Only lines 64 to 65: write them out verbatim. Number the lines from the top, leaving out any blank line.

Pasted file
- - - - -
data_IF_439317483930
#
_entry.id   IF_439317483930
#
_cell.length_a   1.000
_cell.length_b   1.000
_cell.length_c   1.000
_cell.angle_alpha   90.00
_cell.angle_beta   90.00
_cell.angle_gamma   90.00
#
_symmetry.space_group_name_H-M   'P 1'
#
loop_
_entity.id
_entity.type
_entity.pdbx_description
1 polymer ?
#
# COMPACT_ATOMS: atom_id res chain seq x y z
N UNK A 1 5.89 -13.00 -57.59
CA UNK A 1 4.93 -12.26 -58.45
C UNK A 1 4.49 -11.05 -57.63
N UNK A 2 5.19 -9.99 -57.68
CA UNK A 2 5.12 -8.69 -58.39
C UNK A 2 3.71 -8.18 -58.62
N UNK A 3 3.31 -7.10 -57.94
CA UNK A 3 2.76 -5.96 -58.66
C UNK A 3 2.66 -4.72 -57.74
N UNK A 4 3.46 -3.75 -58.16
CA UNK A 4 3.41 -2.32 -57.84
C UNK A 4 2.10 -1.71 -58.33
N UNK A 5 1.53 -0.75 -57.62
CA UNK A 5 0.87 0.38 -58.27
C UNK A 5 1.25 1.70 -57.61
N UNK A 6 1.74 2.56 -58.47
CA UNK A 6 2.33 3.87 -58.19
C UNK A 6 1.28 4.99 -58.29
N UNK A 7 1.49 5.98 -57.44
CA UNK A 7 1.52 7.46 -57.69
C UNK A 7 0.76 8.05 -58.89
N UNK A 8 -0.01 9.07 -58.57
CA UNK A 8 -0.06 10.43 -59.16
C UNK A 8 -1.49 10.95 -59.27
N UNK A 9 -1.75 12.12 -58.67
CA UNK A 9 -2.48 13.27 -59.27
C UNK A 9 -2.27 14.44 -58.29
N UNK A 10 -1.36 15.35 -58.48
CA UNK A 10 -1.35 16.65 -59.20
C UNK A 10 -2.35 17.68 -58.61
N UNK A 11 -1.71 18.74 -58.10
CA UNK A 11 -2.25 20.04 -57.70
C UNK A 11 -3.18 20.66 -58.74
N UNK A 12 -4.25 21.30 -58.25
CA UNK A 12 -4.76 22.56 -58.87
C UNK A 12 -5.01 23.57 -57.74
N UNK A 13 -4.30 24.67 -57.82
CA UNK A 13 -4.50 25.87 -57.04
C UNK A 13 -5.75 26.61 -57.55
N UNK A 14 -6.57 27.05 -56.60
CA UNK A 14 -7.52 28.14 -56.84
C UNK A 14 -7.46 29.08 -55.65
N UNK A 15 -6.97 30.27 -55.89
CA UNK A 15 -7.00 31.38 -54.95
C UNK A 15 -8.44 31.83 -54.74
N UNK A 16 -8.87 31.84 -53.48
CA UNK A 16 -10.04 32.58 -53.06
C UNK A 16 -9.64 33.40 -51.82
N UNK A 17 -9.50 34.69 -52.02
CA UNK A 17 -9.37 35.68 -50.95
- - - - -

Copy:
CA UNK A 15 -7.00 31.38 -54.95
C UNK A 15 -8.44 31.83 -54.74